Orient Gate Hotel
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TripAdvisor Reviews Orient Gate Hotel Damascus
Travel Blogs from Damascus
To a familiar rhythm of Together, United, We’ll never be defeated, possibly 100,000 men women and children chanted "Allah (God), Syrie (Syria), Bashar (The President) is all we ask!” The numbers of people grew as the day went on, a palpable excitement was in the air. The helicopters were filming the crowds and broadcasting to state television. Everytime they flew over the crowds would cheer loudly. The chanting continued and could be heard ...
Even though we had 3 nights in Damascus, we really only had one day to do the sights. After our day trip to Lebanon, Mick and I were pretty shattered and I woke up quite grumpy the next day as my cook group was up for breakfast duties. Just one sleep in please! It’s quite hard to fathom why I’m so tired all the time when on travel days we just chill out on the truck sleeping or reading. It’s probably due to being so inactive. ...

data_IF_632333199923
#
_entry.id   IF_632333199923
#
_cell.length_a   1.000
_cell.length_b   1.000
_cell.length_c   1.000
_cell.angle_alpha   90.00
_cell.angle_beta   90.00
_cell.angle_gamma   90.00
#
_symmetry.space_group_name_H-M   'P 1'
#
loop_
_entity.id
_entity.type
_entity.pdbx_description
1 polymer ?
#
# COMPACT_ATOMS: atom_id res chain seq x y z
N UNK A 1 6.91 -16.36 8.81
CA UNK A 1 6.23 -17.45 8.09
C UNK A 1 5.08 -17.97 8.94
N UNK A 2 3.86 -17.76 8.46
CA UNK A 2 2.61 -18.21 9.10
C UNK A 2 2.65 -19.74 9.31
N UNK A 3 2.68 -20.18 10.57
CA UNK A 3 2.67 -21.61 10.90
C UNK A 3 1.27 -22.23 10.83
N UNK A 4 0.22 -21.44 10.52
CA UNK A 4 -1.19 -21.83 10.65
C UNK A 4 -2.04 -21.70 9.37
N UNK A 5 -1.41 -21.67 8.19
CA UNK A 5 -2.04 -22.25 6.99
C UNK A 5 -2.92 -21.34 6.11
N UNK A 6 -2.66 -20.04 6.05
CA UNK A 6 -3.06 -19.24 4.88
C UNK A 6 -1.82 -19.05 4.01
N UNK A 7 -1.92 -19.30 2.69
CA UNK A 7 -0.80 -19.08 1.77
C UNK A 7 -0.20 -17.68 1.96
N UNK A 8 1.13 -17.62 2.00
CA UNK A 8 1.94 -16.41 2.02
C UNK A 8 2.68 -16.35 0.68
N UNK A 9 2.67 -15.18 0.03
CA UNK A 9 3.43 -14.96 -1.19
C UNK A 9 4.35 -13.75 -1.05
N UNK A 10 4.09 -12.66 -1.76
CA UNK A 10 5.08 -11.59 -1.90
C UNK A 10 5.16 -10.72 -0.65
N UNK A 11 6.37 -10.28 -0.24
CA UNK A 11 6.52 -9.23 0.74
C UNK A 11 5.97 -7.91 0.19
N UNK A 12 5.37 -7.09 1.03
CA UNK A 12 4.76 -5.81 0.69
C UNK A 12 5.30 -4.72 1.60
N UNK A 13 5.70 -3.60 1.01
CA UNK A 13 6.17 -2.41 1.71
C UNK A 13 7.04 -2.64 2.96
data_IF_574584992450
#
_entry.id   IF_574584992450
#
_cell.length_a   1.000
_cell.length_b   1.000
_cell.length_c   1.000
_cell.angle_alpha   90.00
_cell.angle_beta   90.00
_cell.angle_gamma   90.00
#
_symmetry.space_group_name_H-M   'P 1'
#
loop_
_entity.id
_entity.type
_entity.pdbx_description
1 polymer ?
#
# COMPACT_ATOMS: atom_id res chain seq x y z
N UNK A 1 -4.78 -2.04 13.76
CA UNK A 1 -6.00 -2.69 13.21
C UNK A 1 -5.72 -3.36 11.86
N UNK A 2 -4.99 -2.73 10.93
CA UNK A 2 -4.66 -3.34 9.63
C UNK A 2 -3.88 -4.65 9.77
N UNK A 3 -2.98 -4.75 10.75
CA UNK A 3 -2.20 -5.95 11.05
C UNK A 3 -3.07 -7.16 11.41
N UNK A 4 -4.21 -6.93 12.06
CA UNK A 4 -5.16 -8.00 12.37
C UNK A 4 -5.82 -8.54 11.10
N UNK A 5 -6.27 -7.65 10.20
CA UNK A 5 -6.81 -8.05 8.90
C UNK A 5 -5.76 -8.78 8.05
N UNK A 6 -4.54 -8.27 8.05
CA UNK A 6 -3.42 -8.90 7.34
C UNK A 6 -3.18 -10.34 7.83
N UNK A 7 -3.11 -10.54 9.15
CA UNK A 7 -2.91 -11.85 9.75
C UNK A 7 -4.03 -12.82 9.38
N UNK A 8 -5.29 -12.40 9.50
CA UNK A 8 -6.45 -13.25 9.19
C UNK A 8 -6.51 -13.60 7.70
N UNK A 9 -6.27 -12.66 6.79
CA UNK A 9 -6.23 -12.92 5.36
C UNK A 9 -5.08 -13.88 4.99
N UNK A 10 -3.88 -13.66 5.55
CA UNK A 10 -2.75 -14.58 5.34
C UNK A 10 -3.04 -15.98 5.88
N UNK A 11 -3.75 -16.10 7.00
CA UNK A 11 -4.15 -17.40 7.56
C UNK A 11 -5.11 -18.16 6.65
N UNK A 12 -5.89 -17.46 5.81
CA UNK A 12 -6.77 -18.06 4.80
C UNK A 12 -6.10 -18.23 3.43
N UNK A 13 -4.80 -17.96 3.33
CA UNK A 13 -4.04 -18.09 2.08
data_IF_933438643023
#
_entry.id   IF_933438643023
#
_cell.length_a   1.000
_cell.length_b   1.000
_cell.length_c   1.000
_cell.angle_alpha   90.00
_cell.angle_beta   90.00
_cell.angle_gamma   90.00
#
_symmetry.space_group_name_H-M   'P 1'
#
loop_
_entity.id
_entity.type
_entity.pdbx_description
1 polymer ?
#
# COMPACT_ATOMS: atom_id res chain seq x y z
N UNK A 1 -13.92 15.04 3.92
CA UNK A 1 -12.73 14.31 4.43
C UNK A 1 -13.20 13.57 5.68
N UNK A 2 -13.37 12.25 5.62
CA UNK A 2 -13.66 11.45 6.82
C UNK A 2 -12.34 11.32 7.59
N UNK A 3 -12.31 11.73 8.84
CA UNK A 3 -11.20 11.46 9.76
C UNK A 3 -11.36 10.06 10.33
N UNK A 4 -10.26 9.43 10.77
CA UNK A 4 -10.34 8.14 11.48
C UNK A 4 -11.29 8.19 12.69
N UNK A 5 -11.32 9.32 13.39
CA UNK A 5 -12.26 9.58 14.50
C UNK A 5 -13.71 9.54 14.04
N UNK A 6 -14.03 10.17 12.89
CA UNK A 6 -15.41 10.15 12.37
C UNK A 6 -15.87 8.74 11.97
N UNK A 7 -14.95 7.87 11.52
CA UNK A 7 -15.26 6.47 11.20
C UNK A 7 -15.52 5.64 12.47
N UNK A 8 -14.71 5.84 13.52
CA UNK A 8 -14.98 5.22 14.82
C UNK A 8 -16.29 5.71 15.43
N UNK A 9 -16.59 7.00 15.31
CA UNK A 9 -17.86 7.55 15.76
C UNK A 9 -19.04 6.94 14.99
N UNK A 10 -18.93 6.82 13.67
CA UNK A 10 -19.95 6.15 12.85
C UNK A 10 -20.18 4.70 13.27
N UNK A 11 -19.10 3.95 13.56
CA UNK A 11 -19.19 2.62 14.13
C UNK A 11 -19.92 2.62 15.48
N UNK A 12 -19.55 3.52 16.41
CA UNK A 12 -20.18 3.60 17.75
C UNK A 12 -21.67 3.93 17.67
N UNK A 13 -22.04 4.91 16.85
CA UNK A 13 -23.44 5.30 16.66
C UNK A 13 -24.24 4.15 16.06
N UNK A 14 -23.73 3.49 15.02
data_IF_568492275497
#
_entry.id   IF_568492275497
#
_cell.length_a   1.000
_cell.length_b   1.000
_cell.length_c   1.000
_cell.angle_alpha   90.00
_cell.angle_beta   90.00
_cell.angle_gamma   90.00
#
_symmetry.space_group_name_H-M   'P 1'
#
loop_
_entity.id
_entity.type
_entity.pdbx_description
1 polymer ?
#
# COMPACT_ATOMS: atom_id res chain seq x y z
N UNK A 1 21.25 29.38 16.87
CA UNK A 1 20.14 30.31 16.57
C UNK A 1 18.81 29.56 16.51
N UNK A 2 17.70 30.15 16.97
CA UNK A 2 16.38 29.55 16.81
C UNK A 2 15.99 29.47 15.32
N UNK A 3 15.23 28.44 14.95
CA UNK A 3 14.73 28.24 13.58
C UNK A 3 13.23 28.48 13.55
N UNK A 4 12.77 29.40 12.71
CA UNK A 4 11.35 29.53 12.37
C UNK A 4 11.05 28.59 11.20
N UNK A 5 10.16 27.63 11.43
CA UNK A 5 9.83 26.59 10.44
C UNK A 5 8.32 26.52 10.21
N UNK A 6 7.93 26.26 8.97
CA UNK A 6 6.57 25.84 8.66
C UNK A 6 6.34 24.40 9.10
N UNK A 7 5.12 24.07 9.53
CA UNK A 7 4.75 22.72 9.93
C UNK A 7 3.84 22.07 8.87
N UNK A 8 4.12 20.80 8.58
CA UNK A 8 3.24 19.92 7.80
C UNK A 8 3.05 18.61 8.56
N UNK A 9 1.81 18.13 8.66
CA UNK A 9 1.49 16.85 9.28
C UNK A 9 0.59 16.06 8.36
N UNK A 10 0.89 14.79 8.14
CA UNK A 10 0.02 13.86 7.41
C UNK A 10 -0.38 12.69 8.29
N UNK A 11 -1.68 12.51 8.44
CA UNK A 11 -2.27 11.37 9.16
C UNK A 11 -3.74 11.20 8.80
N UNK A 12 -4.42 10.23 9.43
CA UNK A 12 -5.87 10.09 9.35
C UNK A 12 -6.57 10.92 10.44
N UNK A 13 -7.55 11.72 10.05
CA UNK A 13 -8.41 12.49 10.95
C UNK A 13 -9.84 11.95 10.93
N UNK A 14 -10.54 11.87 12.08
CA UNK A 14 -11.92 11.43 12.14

... savouring the refreshing flavour that reminded me of certain white beers available in the UK. While I drank my beer, we consulted the guide book to find out where to go next, soon deciding to see the home where St Paul was supposedly cured of his blindness.
In the Bible a bad man called Saul had been sent to Damascus to cause some Christians trouble. Along the way God had blinded him leaving Saul defenceless. Luckily for him though another chap called Ananias soon came ...
... the ride. My tutor lives almost on the top of Muhajirin and thus I have to take a microbus that will ride up into the mountains. The view of Damascus once you get on top is spectacular. (I’ll try taking a picture one of these days)
Anyhow the time came for me to take the bus by myself. You can imagine my dread. I was all nervous, my hands were all sweaty , and all these thoughts were just bombarding me
What if I miss my stop and get lost
... but thankfully we got on really well and had loads in common and a really good time!) We had our passports checked four times as we approached the UN area. Then once we were there, we were escorted, as you have to be, around the lifeless town, for fear of mines or entering into (the remains of) structurally unsound buildings. Here the silence is deadly. Other than your footsteps, you can hear nothing. As you walk along the road, littered by collapsed buildings, twisted iron, ...